See, the royal line in Israel originally stemmed out from David (at least after Saul screwed up), a member of the Tribe of Judah, and this all relates to the last words of Jacob, way back in Genesis.

However, while David was a godly man who made mistakes, his son Solomon was less righteous – although best known for his wisdom, Solomon actually ended up getting the kingdom split in two thanks to compromises and drifting away from God.

So two kingdoms – Israel in the north, Judah in the south – with two monarchies. Israel’s royal line is messy, disrupted by rebellions and treachery and made up of dynasties from the various tribes. In the south, things are different, the monarchy remaining in the House of David despite the mistakes made by his descendants. Why the difference?

The difference is in a promise made to the House of David in 1 Kings 11:36 (“I will give one tribe to his son so that David my servant may always have a lamp before me in Jerusalem, the city where I chose to put my Name.”.) Thanks to David’s loyalty to God, the Tribe of Judah would remain a royal line centred on Jerusalem – specifically the Temple.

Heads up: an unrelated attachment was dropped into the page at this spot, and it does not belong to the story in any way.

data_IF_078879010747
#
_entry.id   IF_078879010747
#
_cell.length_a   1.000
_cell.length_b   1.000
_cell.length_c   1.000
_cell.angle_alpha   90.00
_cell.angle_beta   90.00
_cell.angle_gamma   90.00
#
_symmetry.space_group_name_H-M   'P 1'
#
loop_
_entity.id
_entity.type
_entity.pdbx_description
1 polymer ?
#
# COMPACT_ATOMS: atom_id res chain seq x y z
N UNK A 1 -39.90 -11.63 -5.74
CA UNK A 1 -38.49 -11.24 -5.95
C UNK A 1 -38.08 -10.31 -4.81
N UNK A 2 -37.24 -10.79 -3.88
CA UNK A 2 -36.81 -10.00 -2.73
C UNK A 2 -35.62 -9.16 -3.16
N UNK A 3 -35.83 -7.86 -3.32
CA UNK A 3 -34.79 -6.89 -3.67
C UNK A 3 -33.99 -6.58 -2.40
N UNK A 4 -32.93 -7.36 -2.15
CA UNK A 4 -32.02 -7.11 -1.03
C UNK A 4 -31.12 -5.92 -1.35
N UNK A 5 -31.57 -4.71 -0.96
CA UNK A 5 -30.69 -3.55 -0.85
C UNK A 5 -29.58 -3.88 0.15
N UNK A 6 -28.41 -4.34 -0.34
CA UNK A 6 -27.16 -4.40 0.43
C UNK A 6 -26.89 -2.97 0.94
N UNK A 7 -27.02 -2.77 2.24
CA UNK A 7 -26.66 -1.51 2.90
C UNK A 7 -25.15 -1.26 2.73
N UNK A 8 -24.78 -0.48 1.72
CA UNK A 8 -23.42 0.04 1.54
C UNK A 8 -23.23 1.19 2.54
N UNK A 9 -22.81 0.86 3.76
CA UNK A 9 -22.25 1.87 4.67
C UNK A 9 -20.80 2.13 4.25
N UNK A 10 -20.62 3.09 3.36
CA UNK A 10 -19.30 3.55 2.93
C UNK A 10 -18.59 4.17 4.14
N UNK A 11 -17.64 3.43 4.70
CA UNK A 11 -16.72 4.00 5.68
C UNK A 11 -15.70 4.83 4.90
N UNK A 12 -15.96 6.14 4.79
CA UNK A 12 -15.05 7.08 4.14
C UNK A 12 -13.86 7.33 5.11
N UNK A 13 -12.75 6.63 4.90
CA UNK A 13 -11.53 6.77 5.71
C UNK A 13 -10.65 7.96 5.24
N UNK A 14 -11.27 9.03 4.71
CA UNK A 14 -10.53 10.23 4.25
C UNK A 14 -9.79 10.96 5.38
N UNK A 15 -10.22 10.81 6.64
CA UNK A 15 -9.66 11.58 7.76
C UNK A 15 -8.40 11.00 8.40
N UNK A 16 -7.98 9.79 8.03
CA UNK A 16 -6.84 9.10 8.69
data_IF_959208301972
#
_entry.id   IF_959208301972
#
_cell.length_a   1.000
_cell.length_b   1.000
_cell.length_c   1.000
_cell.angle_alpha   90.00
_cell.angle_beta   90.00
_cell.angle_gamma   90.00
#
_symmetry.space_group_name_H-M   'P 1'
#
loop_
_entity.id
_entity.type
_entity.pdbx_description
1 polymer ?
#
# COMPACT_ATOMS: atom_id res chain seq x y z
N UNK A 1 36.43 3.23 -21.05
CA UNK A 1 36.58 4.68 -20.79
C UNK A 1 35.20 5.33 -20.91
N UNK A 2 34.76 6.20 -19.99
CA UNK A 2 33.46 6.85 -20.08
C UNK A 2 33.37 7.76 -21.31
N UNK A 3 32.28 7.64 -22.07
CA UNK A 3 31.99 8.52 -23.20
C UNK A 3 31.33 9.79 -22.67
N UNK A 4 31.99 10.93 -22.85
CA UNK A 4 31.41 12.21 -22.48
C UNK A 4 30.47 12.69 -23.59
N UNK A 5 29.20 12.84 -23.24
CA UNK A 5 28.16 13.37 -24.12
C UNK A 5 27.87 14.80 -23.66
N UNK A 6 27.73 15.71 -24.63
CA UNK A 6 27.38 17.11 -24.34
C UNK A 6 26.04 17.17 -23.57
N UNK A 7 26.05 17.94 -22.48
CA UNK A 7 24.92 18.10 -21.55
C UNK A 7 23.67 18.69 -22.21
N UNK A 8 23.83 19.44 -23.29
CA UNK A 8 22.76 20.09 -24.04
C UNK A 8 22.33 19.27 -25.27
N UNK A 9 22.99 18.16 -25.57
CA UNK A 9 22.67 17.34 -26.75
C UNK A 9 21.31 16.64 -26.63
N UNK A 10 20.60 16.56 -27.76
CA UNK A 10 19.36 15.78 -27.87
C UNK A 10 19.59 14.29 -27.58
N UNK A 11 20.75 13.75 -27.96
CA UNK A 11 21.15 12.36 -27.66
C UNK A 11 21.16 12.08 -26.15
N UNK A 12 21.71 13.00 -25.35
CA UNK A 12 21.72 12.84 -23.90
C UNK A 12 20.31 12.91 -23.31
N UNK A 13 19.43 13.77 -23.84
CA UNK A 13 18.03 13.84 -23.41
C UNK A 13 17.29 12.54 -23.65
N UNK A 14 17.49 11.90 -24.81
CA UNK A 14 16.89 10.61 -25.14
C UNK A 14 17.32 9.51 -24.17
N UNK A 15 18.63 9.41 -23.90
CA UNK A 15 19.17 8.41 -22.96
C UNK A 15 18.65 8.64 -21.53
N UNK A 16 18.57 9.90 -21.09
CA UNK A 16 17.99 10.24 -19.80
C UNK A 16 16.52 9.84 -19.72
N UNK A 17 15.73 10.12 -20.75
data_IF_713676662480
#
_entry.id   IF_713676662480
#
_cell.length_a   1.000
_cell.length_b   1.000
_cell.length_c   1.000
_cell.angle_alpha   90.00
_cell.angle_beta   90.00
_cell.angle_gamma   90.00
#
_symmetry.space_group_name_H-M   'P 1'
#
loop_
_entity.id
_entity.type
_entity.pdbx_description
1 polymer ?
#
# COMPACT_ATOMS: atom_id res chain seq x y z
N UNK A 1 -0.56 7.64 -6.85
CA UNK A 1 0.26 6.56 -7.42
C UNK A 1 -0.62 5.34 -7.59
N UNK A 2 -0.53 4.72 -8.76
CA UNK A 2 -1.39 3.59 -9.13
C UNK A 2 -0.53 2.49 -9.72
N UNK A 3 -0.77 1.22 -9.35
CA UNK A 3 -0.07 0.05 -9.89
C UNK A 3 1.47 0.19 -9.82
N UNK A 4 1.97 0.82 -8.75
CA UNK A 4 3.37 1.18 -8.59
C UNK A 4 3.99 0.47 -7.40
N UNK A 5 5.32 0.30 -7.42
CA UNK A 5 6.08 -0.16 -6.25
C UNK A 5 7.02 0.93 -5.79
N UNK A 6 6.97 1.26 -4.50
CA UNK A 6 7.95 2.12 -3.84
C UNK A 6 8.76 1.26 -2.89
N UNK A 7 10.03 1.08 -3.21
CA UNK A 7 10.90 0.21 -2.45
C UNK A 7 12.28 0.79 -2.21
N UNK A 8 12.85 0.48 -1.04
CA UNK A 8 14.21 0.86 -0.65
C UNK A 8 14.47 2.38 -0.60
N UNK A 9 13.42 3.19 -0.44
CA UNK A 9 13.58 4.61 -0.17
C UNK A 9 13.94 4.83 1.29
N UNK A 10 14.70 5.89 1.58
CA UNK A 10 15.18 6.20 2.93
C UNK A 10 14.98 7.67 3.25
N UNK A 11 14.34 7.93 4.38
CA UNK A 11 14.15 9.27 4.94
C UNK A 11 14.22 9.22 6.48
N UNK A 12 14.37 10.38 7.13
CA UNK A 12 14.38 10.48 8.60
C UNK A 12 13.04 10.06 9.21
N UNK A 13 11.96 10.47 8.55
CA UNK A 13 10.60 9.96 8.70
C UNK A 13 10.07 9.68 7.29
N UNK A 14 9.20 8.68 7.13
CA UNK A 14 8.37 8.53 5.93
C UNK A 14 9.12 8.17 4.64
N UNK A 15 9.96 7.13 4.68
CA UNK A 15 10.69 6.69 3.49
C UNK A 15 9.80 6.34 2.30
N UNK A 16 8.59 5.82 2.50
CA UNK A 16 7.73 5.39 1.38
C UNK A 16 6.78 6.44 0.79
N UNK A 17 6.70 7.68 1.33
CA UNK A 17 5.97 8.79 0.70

It’s a big deal, placing David at the centre of promises that stretch from Judah to Jesus. “A lamp for David” crops up a couple more times, in Psalm 132 and 2 Kings 8:19. It’s an evocative image, a picture of an eternal flame burning in the midst of turmoil and destruction, of the lights still on at home while a people get dragged off into exile. It’s a picture of hope.

And all this comes about because of the faith of one man.

Interesting, isn’t it?